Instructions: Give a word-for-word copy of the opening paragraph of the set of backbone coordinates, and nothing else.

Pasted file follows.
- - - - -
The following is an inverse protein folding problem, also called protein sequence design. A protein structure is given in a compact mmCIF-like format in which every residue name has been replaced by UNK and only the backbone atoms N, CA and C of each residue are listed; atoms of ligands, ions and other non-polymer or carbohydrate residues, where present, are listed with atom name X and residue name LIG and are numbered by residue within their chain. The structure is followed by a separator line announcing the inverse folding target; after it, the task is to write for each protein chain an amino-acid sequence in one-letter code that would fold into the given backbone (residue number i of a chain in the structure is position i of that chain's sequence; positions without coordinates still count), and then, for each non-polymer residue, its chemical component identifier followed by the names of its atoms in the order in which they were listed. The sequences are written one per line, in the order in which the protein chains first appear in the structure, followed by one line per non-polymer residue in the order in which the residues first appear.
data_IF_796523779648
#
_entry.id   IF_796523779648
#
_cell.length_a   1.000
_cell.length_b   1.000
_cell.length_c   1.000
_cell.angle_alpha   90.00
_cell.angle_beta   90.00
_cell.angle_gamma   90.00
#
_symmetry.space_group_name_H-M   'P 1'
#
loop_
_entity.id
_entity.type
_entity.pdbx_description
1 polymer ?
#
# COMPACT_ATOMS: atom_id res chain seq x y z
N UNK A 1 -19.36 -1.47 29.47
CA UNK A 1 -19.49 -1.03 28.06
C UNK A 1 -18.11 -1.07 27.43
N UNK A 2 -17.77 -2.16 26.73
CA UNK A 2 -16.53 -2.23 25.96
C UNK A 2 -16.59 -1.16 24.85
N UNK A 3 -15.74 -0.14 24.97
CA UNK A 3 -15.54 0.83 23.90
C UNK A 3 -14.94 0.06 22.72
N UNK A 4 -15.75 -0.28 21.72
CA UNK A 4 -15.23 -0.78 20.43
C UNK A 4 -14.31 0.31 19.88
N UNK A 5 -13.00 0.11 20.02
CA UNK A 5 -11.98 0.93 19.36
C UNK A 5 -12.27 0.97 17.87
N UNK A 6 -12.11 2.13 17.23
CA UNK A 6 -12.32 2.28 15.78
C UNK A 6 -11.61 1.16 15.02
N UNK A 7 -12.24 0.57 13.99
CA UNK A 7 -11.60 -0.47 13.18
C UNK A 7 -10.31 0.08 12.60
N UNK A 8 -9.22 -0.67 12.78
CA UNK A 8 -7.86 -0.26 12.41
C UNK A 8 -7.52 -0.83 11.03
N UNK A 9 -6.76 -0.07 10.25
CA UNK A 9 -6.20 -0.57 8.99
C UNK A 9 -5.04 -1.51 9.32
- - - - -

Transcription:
The following is an inverse protein folding problem, also called protein sequence design. A protein structure is given in a compact mmCIF-like format in which every residue name has been replaced by UNK and only the backbone atoms N, CA and C of each residue are listed; atoms of ligands, ions and other non-polymer or carbohydrate residues, where present, are listed with atom name X and residue name LIG and are numbered by residue within their chain. The structure is followed by a separator line announcing the inverse folding target; after it, the task is to write for each protein chain an amino-acid sequence in one-letter code that would fold into the given backbone (residue number i of a chain in the structure is position i of that chain's sequence; positions without coordinates still count), and then, for each non-polymer residue, its chemical component identifier followed by the names of its atoms in the order in which they were listed. The sequences are written one per line, in the order in which the protein chains first appear in the structure, followed by one line per non-polymer residue in the order in which the residues first appear.